Twitter is taking steps to hide potentially offensive content from your search results, but feel free to opt out if you’re into that kind of thing.
Having landed on desktop earlier this month, safe search is now available on Twitter for Android. The feature, which hides content deemed “sensitive” from search results, is part of the company’s efforts to suppress abuse on its platform.
The “safe search” option is automatically enabled on both the web and Android. However, users do have the option to disable the function.
To access safe search on desktop simply head into search and then click on the overflow button. This will bring up a drop-down menu with “search settings” at the very top of the list: click on it and you’ll be given the option turn the feature off — or leave it unchanged to keep it on. Desktop users must also click “save changes”. Safe search is also heading to Twitter for iOS soon.
The update brings to mind Google’s SafeSearch filter, itself designed to enable people to block violent or adult images from appearing in search results.
Twitter is also collapsing potentially abusive and “low-quality” replies from conversations on desktop. As a result, when you click to expand a tweet with a long list of replies, you are no longer shown sensitive content in correlation with other responses, especially if it is deemed as irrelevant to the thread. Users can still access these tweets by scrolling through a conversation and selecting “show less relevant replies” at the bottom of the list.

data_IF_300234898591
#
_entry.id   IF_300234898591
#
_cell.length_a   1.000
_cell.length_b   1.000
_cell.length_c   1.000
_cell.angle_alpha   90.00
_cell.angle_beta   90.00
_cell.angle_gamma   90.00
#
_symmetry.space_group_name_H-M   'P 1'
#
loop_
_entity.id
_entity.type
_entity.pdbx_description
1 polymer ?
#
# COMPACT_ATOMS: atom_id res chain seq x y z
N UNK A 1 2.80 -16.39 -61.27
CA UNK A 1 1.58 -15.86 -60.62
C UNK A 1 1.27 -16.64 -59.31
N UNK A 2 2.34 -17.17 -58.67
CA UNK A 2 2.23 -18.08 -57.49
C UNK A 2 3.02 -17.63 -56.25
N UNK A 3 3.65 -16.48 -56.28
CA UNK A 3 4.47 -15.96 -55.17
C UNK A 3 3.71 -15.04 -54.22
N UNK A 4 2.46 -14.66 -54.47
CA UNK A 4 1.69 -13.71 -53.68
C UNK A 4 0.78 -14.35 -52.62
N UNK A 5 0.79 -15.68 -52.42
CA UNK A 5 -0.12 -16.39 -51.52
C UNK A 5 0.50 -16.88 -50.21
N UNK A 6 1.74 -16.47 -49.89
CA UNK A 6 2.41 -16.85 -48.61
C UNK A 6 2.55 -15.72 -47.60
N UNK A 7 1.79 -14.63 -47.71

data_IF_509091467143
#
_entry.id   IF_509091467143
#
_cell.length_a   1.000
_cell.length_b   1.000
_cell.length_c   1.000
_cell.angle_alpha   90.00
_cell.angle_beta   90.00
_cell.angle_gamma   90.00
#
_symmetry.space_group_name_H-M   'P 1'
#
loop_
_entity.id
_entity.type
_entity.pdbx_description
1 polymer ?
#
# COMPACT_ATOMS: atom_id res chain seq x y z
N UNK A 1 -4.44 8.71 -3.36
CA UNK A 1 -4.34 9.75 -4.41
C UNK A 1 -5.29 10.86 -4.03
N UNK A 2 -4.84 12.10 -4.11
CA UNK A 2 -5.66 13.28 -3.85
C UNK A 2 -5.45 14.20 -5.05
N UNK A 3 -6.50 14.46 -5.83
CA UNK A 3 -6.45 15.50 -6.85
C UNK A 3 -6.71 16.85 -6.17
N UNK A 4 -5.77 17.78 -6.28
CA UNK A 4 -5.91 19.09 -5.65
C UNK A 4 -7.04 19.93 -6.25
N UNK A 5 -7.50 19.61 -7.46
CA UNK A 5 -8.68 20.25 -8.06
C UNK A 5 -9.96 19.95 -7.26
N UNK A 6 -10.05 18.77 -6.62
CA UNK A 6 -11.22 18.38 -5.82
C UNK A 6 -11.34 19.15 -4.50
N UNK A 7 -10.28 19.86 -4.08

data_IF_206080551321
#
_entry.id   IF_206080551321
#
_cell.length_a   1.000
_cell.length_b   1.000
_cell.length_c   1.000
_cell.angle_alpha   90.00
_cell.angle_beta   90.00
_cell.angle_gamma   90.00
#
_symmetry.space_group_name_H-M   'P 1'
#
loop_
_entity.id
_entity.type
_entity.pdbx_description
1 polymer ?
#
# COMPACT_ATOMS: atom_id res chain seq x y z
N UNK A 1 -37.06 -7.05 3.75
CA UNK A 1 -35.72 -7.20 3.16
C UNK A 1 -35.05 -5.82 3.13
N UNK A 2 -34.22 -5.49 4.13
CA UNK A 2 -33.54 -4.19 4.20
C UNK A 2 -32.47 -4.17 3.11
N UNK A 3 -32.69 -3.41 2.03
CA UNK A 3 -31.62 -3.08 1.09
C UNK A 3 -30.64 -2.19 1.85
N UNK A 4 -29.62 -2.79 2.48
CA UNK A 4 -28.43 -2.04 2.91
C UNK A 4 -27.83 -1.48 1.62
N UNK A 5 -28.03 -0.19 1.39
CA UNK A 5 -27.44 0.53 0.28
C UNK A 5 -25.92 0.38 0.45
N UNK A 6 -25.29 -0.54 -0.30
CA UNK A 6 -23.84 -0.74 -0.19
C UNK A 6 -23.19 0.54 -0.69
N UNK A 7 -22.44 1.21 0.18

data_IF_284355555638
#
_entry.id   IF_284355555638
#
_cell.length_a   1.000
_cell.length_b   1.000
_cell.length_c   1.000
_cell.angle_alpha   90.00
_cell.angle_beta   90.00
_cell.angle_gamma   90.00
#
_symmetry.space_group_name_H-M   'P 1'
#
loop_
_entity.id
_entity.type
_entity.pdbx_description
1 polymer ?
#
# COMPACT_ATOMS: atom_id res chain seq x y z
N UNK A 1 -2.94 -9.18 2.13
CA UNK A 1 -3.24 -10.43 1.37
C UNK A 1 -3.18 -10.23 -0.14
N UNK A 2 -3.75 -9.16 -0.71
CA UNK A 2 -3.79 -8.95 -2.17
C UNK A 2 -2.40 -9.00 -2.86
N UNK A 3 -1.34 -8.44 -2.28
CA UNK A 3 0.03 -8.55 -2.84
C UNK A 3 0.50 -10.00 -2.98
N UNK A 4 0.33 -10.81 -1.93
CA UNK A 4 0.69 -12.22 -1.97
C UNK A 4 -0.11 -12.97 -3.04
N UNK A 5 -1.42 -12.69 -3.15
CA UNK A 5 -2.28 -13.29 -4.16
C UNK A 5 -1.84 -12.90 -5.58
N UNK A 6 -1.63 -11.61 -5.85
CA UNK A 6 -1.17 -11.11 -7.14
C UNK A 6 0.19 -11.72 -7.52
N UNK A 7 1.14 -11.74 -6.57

A Twitter spokesperson told Digital Trends the company is using machine learning algorithms to identify, analyze, and flag abusive tweets. Until now, Twitter has mainly focused on improving and enhancing its reporting functions for users. Its new approach sounds similar to the models being utilized by Facebook in regards to its News Feed. However, the big blue social network has suffered its fair share of mishaps when it comes to removing material that violates its guidelines.
Unlike Facebook, Twitter insists it is not deleting so-called sensitive content from its site altogether. Instead, its efforts revolve around “collapsing” (basically hiding) offensive items. Referring to the new process in regards to search, Ho said the following in his blog post: “While this type of content will be discoverable if you want to find it, it won’t clutter search results any longer.”
Additionally, the company is cracking down on repeat offenders. Twitter claims it no longer tolerates permanently suspended users from creating new accounts. Its new policy targets users that set up multiple profiles purely to abuse and harass others. Twitter also recently began placing a 12-hour timeout on accounts behaving in an abusive manner toward non-followers.
The company stepped up its approach to harassment in November, shortly after a BuzzFeed report claimed its delayed response to the issue was causing internal chaos.
In December, it plugged a huge gap in its product management department by hiring a new VP of product — an exec position that had been left vacant for almost a year — in the form of ex-Google alum Keith Coleman. Both Ho and Coleman have been tweeting about the new changes over the past couple of weeks.